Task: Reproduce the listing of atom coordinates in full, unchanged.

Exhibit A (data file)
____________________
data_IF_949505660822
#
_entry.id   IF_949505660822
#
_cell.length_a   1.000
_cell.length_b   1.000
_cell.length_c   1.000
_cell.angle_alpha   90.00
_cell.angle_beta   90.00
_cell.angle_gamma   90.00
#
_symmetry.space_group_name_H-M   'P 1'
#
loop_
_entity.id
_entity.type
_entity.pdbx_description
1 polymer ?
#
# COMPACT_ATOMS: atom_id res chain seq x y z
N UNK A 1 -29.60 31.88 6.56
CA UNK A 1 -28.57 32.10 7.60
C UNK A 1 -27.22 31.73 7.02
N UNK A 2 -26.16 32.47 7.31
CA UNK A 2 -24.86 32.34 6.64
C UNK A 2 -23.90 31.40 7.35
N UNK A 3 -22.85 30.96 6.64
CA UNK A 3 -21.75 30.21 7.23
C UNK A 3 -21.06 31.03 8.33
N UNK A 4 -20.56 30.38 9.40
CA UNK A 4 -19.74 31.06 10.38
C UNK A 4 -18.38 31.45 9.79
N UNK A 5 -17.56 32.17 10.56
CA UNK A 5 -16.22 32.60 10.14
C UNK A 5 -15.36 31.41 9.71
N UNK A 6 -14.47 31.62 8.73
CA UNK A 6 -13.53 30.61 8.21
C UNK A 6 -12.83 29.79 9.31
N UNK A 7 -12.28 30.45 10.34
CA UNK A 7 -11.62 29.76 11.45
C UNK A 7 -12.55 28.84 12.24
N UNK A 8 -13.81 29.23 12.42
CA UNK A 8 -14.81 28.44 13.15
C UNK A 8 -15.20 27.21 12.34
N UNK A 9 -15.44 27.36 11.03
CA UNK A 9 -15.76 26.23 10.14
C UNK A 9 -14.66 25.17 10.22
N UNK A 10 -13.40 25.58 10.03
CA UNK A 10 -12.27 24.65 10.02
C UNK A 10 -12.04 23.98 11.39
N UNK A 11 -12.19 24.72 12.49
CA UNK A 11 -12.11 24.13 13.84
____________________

data_IF_949505660822
#
_entry.id   IF_949505660822
#
_cell.length_a   1.000
_cell.length_b   1.000
_cell.length_c   1.000
_cell.angle_alpha   90.00
_cell.angle_beta   90.00
_cell.angle_gamma   90.00
#
_symmetry.space_group_name_H-M   'P 1'
#
loop_
_entity.id
_entity.type
_entity.pdbx_description
1 polymer ?
#
# COMPACT_ATOMS: atom_id res chain seq x y z
N UNK A 1 -29.60 31.88 6.56
CA UNK A 1 -28.57 32.10 7.60
C UNK A 1 -27.22 31.73 7.02
N UNK A 2 -26.16 32.47 7.31
CA UNK A 2 -24.86 32.34 6.64
C UNK A 2 -23.90 31.40 7.35
N UNK A 3 -22.85 30.96 6.64
CA UNK A 3 -21.75 30.21 7.23
C UNK A 3 -21.06 31.03 8.33
N UNK A 4 -20.56 30.38 9.40
CA UNK A 4 -19.74 31.06 10.38
C UNK A 4 -18.38 31.45 9.79
N UNK A 5 -17.56 32.17 10.56
CA UNK A 5 -16.22 32.60 10.14
C UNK A 5 -15.36 31.41 9.71
N UNK A 6 -14.47 31.62 8.73
CA UNK A 6 -13.53 30.61 8.21
C UNK A 6 -12.83 29.79 9.31
N UNK A 7 -12.28 30.45 10.34
CA UNK A 7 -11.62 29.76 11.45
C UNK A 7 -12.55 28.84 12.24
N UNK A 8 -13.81 29.23 12.42
CA UNK A 8 -14.81 28.44 13.15
C UNK A 8 -15.20 27.21 12.34
N UNK A 9 -15.44 27.36 11.03
CA UNK A 9 -15.76 26.23 10.14
C UNK A 9 -14.66 25.17 10.22
N UNK A 10 -13.40 25.58 10.03
CA UNK A 10 -12.27 24.65 10.02
C UNK A 10 -12.04 23.98 11.39
N UNK A 11 -12.19 24.72 12.49
CA UNK A 11 -12.11 24.13 13.84